Grateful for Every No

More than 200 rejections over 20 years? Yeppers! It’s been a long, wild, winding road to publication.

The manuscript for my novel was rejected by agents.

It was rejected by contest judges.

It was rejected by publishing houses, big and small.

I stopped counting a couple years ago when I hit the 200 mark. Looking back, though, every single one was necessary. Each led to a better book and, ultimately to a contract with St. Martin’s Press for my debut, The Sunflower House. (Coming in Fall, 2024!)

In the beginning…

In the beginning, the rejections I got from queries were both painful (yes, I cried) and deserved. They were impersonal rejections, ones that told me the writing needed work.

So I took a break, redoubled my research, and read/studied a lot—about voice and plot structure and everything writing-related. Years passed and life happened, but once I’d revised the manuscript three times, I began entering contests, since they’re an economical way to get feedback from other writers, agents, and editors.

Feedback from those first few contest entries was brutal. (Yes, I cried more.) But I took the feedback and used it to improve. I joined writing groups/shares. I read a ton of books—took them apart, put them back together, and applied what I’d learned to my writing.

By the time I started to final in contests, the agent rejections were more personalized. Some even asked to see the MS again after I’d made revisions. Then along with the wins came more requests for fulls.

Still, plenty of rejections, though. Helpful rejections, but rejections nonetheless.

An agent—finally!

In 2017, I attended a pitch conference, where I met Shannon Orso, who became a junior agent at The Eric Ruben Agency. She fell in love with the book, and I accepted the agency’s offer of representation in 2018. We made revisions before submitting to editors. This resulted in (you guessed it) more rejections, although most gave very specific feedback. So I went back to work.

A year or so later Shannon started her own agency, Victress Literary. I was thrilled as I had two books completed by then, and we worked with her team on multiple manuscripts I had going at the time. (Yes, more revisions.)

In 2021, Shannon passed unexpectedly which was devastating for all on her roster. Her co-agent, Lizz Nagle, was determined to keep the agency going—a decision I’ll be eternally grateful for. We reviewed the manuscript again, decided we didn’t need to make further adjustments. Be patient, Lizz said, it’s a beautiful book. Your time will come.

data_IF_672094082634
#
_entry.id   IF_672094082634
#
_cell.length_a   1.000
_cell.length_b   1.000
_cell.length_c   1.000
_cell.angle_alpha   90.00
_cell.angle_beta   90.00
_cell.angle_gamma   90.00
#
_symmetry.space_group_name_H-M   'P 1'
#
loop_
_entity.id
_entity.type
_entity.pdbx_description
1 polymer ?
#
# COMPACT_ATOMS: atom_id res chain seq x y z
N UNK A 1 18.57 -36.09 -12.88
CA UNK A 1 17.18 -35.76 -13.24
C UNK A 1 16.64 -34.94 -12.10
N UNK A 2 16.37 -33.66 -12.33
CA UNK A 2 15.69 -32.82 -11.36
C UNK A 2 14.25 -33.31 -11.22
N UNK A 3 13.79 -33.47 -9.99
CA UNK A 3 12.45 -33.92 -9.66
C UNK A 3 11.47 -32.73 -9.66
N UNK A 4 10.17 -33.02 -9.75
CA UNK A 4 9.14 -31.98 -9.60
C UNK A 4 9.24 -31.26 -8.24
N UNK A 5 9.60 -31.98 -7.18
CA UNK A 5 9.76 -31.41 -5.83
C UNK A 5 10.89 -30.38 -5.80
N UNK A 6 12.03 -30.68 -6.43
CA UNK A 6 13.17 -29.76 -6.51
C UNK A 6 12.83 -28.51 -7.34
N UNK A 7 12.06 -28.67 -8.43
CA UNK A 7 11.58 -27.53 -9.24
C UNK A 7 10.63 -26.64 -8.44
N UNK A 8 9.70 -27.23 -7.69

The offer—finally!

When we heard from Brigitte Dale at St. Martin’s Press in January of this year, it was surreal. I couldn’t believe it at first. Did I misinterpret that email? Was this happening? Yes, she was really interested. Brigitte fell in love with the story and characters and themes, much as Shannon and Lizz had years before. Our first tele-meeting was bliss. She got the plot, got the characters, got me.

I’m still elated, and this all still feels miraculous. And I’m very grateful that Brigitte is helping me tell Allina’s story because she’s the perfect editor for my book—just like Lizz is the perfect agent for me.

And I finally realize:

10 or 15 years ago, Shannon and Lizz were not agents.

10 or 15 years ago, Brigitte wasn’t an editor at St. Martin’s Press.

10 or 15 years ago, I had less life experience—and all the experiences I’ve had in the past decade or more, as painful as some were, helped shape this book.

So what would I have changed?

I joke sometimes that I should have gone back to school for my MFA—that this first novel would have gotten published quicker. But everything happened at exactly the right time, although I couldn’t see it until now.

But truthfully?

I wish I’d spent more time writing and reading and enjoying life—and less time worrying.

I wish I’d tried to silence that Crazy Imposter Syndrome Chick inside me—she’s not helpful.

I wish I’d trusted the journey more and taken the time to appreciate everything learned.

So if you’re not exactly where you think you need to be on your publishing journey—or any goal—don’t give up. Take action, do the work, and be patient. Be stubborn enough to keep at it, even if you feel crazy occasionally. The universe falls in love with a stubborn heart. Your time will come.

🌻 Adriana xo

  1. Valen Cox

    July 12, 2023 at 7:15 pm

    Just beautiful, Adriana. I cannot wait to read your book for I know you have poured your beautiful, bright soul into every word. You are an inspiration. Thank you.
    Hard Hugs,

  2. Elizabeth

    July 17, 2023 at 2:25 pm

    Inspiring! Thanks for these words of wisdom. Excited to read this when it comes out!

Comments are closed.